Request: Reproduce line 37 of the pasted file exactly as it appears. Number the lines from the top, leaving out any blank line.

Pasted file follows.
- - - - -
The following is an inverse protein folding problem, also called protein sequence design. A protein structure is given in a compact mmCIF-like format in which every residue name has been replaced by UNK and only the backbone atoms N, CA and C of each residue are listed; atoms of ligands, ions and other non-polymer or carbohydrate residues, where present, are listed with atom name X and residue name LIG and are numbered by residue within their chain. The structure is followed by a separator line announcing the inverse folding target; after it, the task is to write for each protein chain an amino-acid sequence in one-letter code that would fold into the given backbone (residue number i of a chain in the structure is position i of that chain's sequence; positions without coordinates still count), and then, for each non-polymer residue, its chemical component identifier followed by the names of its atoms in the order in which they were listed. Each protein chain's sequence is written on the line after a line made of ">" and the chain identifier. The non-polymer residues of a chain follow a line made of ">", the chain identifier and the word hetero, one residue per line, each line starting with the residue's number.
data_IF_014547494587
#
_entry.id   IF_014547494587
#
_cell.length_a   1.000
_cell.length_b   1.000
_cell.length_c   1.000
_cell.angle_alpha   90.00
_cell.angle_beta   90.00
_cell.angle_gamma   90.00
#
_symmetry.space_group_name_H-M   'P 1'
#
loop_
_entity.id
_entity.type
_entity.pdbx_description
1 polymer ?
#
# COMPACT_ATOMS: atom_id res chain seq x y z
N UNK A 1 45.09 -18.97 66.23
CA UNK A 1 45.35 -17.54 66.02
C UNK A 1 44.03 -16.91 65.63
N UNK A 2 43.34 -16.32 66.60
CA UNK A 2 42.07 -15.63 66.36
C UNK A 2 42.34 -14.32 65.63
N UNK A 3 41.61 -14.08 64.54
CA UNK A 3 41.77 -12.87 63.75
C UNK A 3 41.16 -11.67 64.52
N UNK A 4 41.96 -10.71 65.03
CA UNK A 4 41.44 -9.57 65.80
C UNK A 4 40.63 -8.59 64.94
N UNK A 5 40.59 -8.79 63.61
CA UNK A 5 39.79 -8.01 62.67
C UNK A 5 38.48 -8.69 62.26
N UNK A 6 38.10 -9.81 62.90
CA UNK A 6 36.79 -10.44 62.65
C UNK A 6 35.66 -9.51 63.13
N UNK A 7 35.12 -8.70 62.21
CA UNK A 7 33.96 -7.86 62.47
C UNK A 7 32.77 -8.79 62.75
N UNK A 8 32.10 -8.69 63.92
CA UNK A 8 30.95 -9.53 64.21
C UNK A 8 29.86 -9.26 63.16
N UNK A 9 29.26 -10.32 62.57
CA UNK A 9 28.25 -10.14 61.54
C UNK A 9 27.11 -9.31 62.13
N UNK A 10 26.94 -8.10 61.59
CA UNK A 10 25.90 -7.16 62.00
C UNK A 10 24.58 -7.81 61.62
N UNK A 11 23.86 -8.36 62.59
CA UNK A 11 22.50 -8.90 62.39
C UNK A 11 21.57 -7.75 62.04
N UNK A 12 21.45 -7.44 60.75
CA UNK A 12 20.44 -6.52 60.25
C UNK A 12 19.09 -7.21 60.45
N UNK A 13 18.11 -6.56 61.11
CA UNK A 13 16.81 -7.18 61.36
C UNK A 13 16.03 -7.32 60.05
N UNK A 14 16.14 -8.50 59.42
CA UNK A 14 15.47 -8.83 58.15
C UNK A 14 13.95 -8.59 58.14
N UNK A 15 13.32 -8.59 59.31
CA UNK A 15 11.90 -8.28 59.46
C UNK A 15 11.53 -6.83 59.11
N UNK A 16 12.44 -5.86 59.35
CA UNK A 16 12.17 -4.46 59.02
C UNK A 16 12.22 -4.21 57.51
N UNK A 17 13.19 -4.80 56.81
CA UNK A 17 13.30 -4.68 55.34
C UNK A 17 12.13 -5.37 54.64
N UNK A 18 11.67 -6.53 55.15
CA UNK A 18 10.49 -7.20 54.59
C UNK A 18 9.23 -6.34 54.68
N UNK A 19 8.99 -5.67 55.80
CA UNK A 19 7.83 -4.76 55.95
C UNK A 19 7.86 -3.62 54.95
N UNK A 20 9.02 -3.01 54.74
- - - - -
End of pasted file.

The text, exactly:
N UNK A 6 38.10 -9.81 62.90